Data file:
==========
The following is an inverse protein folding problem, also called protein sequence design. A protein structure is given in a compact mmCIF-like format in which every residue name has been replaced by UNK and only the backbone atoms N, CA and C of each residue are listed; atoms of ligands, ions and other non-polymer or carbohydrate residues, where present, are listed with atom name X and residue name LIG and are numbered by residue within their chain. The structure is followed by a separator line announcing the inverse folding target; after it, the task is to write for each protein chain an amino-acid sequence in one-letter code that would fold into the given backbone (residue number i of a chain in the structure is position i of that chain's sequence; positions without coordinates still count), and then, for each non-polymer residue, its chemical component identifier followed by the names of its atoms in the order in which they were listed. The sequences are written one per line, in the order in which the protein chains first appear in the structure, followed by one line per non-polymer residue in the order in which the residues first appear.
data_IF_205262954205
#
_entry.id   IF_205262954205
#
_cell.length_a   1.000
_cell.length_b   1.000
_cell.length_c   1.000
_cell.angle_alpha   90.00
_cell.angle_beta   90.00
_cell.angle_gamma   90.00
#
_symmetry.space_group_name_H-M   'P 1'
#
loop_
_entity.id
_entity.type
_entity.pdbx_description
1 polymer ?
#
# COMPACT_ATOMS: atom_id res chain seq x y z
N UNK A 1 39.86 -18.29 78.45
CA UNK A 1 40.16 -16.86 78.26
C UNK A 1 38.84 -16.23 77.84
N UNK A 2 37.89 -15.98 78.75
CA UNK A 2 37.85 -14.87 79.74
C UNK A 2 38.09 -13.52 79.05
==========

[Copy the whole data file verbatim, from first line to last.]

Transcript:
The following is an inverse protein folding problem, also called protein sequence design. A protein structure is given in a compact mmCIF-like format in which every residue name has been replaced by UNK and only the backbone atoms N, CA and C of each residue are listed; atoms of ligands, ions and other non-polymer or carbohydrate residues, where present, are listed with atom name X and residue name LIG and are numbered by residue within their chain. The structure is followed by a separator line announcing the inverse folding target; after it, the task is to write for each protein chain an amino-acid sequence in one-letter code that would fold into the given backbone (residue number i of a chain in the structure is position i of that chain's sequence; positions without coordinates still count), and then, for each non-polymer residue, its chemical component identifier followed by the names of its atoms in the order in which they were listed. The sequences are written one per line, in the order in which the protein chains first appear in the structure, followed by one line per non-polymer residue in the order in which the residues first appear.
data_IF_205262954205
#
_entry.id   IF_205262954205
#
_cell.length_a   1.000
_cell.length_b   1.000
_cell.length_c   1.000
_cell.angle_alpha   90.00
_cell.angle_beta   90.00
_cell.angle_gamma   90.00
#
_symmetry.space_group_name_H-M   'P 1'
#
loop_
_entity.id
_entity.type
_entity.pdbx_description
1 polymer ?
#
# COMPACT_ATOMS: atom_id res chain seq x y z
N UNK A 1 39.86 -18.29 78.45
CA UNK A 1 40.16 -16.86 78.26
C UNK A 1 38.84 -16.23 77.84
N UNK A 2 37.89 -15.98 78.75
CA UNK A 2 37.85 -14.87 79.74
C UNK A 2 38.09 -13.52 79.05